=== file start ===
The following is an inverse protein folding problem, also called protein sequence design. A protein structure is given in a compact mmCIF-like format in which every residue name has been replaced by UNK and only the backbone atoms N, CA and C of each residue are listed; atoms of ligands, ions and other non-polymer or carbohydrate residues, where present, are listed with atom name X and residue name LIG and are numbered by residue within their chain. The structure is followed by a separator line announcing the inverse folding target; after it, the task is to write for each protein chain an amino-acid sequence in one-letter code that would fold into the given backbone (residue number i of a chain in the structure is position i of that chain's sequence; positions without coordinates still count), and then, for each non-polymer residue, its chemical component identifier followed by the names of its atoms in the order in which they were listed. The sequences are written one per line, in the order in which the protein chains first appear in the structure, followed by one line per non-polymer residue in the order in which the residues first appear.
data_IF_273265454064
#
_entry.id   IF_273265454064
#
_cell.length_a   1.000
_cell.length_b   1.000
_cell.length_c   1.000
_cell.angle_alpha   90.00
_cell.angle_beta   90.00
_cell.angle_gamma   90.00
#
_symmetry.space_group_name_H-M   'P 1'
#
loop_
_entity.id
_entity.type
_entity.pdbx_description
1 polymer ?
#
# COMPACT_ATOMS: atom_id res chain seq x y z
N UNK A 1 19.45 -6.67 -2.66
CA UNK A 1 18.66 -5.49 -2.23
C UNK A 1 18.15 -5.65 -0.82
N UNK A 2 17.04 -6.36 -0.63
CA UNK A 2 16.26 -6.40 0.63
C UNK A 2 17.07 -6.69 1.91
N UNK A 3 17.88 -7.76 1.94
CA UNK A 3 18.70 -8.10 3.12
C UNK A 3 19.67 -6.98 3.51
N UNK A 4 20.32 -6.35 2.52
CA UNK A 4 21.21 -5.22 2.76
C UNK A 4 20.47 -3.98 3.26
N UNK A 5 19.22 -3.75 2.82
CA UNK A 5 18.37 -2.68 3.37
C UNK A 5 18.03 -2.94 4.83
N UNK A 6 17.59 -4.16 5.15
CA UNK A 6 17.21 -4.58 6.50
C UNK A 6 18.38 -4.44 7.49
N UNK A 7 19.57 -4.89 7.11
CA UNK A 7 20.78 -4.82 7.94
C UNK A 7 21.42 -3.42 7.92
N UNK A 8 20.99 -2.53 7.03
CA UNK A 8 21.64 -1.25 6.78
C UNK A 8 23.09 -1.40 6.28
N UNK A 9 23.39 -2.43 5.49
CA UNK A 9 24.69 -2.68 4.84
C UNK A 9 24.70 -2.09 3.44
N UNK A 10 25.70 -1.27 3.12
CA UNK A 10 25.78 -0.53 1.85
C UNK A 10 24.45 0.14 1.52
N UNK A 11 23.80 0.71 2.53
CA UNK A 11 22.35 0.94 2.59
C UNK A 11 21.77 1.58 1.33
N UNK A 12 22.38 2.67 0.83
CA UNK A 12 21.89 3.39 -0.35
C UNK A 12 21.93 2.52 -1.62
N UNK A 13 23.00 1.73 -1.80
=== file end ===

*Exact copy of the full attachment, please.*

The following is an inverse protein folding problem, also called protein sequence design. A protein structure is given in a compact mmCIF-like format in which every residue name has been replaced by UNK and only the backbone atoms N, CA and C of each residue are listed; atoms of ligands, ions and other non-polymer or carbohydrate residues, where present, are listed with atom name X and residue name LIG and are numbered by residue within their chain. The structure is followed by a separator line announcing the inverse folding target; after it, the task is to write for each protein chain an amino-acid sequence in one-letter code that would fold into the given backbone (residue number i of a chain in the structure is position i of that chain's sequence; positions without coordinates still count), and then, for each non-polymer residue, its chemical component identifier followed by the names of its atoms in the order in which they were listed. The sequences are written one per line, in the order in which the protein chains first appear in the structure, followed by one line per non-polymer residue in the order in which the residues first appear.
data_IF_273265454064
#
_entry.id   IF_273265454064
#
_cell.length_a   1.000
_cell.length_b   1.000
_cell.length_c   1.000
_cell.angle_alpha   90.00
_cell.angle_beta   90.00
_cell.angle_gamma   90.00
#
_symmetry.space_group_name_H-M   'P 1'
#
loop_
_entity.id
_entity.type
_entity.pdbx_description
1 polymer ?
#
# COMPACT_ATOMS: atom_id res chain seq x y z
N UNK A 1 19.45 -6.67 -2.66
CA UNK A 1 18.66 -5.49 -2.23
C UNK A 1 18.15 -5.65 -0.82
N UNK A 2 17.04 -6.36 -0.63
CA UNK A 2 16.26 -6.40 0.63
C UNK A 2 17.07 -6.69 1.91
N UNK A 3 17.88 -7.76 1.94
CA UNK A 3 18.70 -8.10 3.12
C UNK A 3 19.67 -6.98 3.51
N UNK A 4 20.32 -6.35 2.52
CA UNK A 4 21.21 -5.22 2.76
C UNK A 4 20.47 -3.98 3.26
N UNK A 5 19.22 -3.75 2.82
CA UNK A 5 18.37 -2.68 3.37
C UNK A 5 18.03 -2.94 4.83
N UNK A 6 17.59 -4.16 5.15
CA UNK A 6 17.21 -4.58 6.50
C UNK A 6 18.38 -4.44 7.49
N UNK A 7 19.57 -4.89 7.11
CA UNK A 7 20.78 -4.82 7.94
C UNK A 7 21.42 -3.42 7.92
N UNK A 8 20.99 -2.53 7.03
CA UNK A 8 21.64 -1.25 6.78
C UNK A 8 23.09 -1.40 6.28
N UNK A 9 23.39 -2.43 5.49
CA UNK A 9 24.69 -2.68 4.84
C UNK A 9 24.70 -2.09 3.44
N UNK A 10 25.70 -1.27 3.12
CA UNK A 10 25.78 -0.53 1.85
C UNK A 10 24.45 0.14 1.52
N UNK A 11 23.80 0.71 2.53
CA UNK A 11 22.35 0.94 2.59
C UNK A 11 21.77 1.58 1.33
N UNK A 12 22.38 2.67 0.83
CA UNK A 12 21.89 3.39 -0.35
C UNK A 12 21.93 2.52 -1.62
N UNK A 13 23.00 1.73 -1.80